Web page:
The OECD Employment Outlook 2011 9789264114227, 9789264115835

The OECD Employment Outlook is an annual publication that surveys labour market conditions in OECD countries and analyse

415 103 3MB

English Pages 277 Year 2011

Report DMCA / Copyright

DOWNLOAD FILE

Polecaj historie

The OECD Employment Outlook 2011  
 9789264114227, 9789264115835

  • Author / Uploaded
  • OECD

Citation preview

OECD Employment Outlook 2011

OECD Employment Outlook 2011

The OECD Employment Outlook Provides an annual assessment of key labour market developments and prospects in member countries. In addition, each issue contains several chapters focusing on specific aspects of how labour markets function and the implications for policy in order to promote more and better jobs. Reference statistics are also included. This year’s edition of the OECD Employment Outlook is the joint work of staff of the Directorate for Employment, Labour and Social Affairs. It has benefited from contributions from national government delegates. The assessments of countries’ labour market prospects do not necessarily correspond to those of the national authorities concerned. This report is based on contributions from Jérôme Mercier and Paul Swaim (Chapter 1), Alexander Hijzen, Ann Vourc’h and Theodora Xenogiani (Chapter 2), Andrea Bassanini and Danielle Venn (Chapter 3), and Glenda Quintini (Chapter 4). Mark Keese edited the report. Research assistance was provided by Sébastien Martin and Agnès Puymoyen. Additional statistical work was carried out by Dana Blumin, Sylvie Cimper and Pascal Marianna. Editorial assistance was provided by Marlène Mohier and Louise Schets.

This work is published on the responsibility of the Secretary-General of the OECD. The opinions expressed and arguments employed herein do not necessarily reflect the official views of the Organisation or of the governments of its member countries.

Please cite this publication as: OECD (2011), OECD Employment Outlook 2011, OECD Publishing. http://dx.doi.org/10.1787/empl-outlook-2011-en

ISBN 978-92-64-11422-7 (print) ISBN 978-92-64-11583-5 (PDF)

The statistical data for Israel are supplied by and under the responsibility of the relevant Israeli authorities. The use of such data by the OECD is without prejudice to the status of the Golan Heights, East Jerusalem and Israeli settlements in the West Bank under the terms of international law. Photo credits: Cover © Ikoneimages/Inmagine. Revised version September 2011. Corrigenda to OECD publications may be found on line at: www.oecd.org/publishing/corrigenda.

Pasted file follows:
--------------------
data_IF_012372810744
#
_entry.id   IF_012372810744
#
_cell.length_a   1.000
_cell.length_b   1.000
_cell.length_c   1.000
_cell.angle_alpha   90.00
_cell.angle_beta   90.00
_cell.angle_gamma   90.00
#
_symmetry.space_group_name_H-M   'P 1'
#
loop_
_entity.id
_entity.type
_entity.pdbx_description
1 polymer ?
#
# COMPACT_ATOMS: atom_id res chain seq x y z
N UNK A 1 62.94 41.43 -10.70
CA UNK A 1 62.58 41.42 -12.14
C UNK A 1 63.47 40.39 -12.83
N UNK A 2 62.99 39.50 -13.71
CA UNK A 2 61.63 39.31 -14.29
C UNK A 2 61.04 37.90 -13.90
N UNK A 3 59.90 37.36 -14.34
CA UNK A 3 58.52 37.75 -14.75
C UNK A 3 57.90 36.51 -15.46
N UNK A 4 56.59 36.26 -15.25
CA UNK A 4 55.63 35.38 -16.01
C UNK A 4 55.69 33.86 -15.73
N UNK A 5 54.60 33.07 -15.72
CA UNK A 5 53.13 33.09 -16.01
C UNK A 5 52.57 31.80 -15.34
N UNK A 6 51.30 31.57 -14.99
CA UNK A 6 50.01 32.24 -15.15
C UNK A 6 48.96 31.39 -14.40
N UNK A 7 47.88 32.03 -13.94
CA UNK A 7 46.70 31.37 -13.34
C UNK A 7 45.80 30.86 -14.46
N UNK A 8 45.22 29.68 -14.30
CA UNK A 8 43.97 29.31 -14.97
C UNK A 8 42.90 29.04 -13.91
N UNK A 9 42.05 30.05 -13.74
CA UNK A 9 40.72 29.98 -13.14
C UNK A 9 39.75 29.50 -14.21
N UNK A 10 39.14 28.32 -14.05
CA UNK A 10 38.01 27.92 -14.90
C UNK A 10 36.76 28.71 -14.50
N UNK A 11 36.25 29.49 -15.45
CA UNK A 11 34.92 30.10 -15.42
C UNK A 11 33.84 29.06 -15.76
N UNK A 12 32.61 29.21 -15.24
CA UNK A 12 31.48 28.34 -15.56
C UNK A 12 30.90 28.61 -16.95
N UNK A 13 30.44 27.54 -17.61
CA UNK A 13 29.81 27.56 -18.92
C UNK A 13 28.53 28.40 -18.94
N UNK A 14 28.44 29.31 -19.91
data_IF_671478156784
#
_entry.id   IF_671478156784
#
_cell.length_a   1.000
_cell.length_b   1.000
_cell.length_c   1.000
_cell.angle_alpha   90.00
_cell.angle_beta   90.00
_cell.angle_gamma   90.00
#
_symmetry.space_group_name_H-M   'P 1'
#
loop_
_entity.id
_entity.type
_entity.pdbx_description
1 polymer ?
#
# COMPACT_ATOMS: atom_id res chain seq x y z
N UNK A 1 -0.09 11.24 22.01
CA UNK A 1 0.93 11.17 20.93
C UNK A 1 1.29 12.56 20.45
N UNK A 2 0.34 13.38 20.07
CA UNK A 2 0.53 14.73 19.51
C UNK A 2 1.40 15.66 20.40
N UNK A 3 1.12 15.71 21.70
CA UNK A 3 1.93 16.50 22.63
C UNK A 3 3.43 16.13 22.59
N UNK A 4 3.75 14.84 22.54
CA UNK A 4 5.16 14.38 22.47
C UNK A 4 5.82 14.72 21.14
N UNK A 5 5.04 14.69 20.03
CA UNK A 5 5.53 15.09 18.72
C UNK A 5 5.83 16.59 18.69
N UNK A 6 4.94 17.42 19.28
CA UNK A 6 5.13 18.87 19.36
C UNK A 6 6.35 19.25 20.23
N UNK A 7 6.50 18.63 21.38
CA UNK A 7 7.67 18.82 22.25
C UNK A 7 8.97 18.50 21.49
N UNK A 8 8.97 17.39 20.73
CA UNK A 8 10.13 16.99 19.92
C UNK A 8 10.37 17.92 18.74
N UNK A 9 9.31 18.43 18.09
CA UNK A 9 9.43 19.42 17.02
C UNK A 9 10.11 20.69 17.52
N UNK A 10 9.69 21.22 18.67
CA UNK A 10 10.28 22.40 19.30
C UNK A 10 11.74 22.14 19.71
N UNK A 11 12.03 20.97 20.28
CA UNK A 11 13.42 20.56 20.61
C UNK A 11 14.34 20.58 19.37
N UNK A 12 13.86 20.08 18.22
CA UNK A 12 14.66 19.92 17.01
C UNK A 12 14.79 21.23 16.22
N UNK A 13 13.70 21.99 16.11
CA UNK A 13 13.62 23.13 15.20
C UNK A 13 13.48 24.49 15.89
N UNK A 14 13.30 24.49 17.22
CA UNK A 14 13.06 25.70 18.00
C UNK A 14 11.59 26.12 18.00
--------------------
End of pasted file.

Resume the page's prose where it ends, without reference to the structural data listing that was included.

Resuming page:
© OECD 2011 You can copy, download or print OECD content for your own use, and you can include excerpts from OECD publications, databases and multimedia products in your own documents, presentations, blogs, websites and teaching materials, provided that suitable acknowledgment of OECD as source and copyright owner is given. All requests for public or commercial use and translation rights should be submitted to [email protected]. Requests for permission to photocopy portions of this material for public or commercial use shall be addressed directly to the Copyright Clearance Center (CCC) at [email protected] or the Centre français d’exploitation du droit de copie (CFC) at [email protected].

TABLE OF CONTENTS

Table of Contents Acronyms and abbreviations . . . . . . . . . . . . . . . . . . . . . . . . . . . . . . . . . . . . . . . . . . . . . . . . . .

9

Editorial – Unfinished Business: Investing in Youth . . . . . . . . . . . . . . . . . . . . . . . . . . . . . .

11

Chapter 1. Income Support for the Unemployed:  How Well Has the Safety-Net Held Up During the “Great Recession”?. . . . Key findings . . . . . . . . . . . . . . . . . . . . . . . . . . . . . . . . . . . . . . . . . . . . . . . . . . . . . . . . . Introduction . . . . . . . . . . . . . . . . . . . . . . . . . . . . . . . . . . . . . . . . . . . . . . . . . . . . . . . . . 1. What was the impact of the “Great Recession” on OECD labour markets?. . . . . 2. What social safety nets were in place when the recession began  and how have they changed?. . . . . . . . . . . . . . . . . . . . . . . . . . . . . . . . . . . . . . . . . . . 3. Were social safety nets responsive to rising unemployment  during the recession? . . . . . . . . . . . . . . . . . . . . . . . . . . . . . . . . . . . . . . . . . . . . . . . . . 4. What has the “Great Recession” taught us about income support  for the unemployed in deep recessions? . . . . . . . . . . . . . . . . . . . . . . . . . . . . . . . . . Conclusions. . . . . . . . . . . . . . . . . . . . . . . . . . . . . . . . . . . . . . . . . . . . . . . . . . . . . . . . . .

15 16 18 19 35 43 63 75

Notes. . . . . . . . . . . . . . . . . . . . . . . . . . . . . . . . . . . . . . . . . . . . . . . . . . . . . . . . . . . . . . . . . . Bibliography. . . . . . . . . . . . . . . . . . . . . . . . . . . . . . . . . . . . . . . . . . . . . . . . . . . . . . . . . . . .

76 80

Chapter 2. The Labour Market Effects of Social Protection Systems  in Emerging Economies . . . . . . . . . . . . . . . . . . . . . . . . . . . . . . . . . . . . . . . . . . . . Key findings . . . . . . . . . . . . . . . . . . . . . . . . . . . . . . . . . . . . . . . . . . . . . . . . . . . . . . . . . Introduction . . . . . . . . . . . . . . . . . . . . . . . . . . . . . . . . . . . . . . . . . . . . . . . . . . . . . . . . .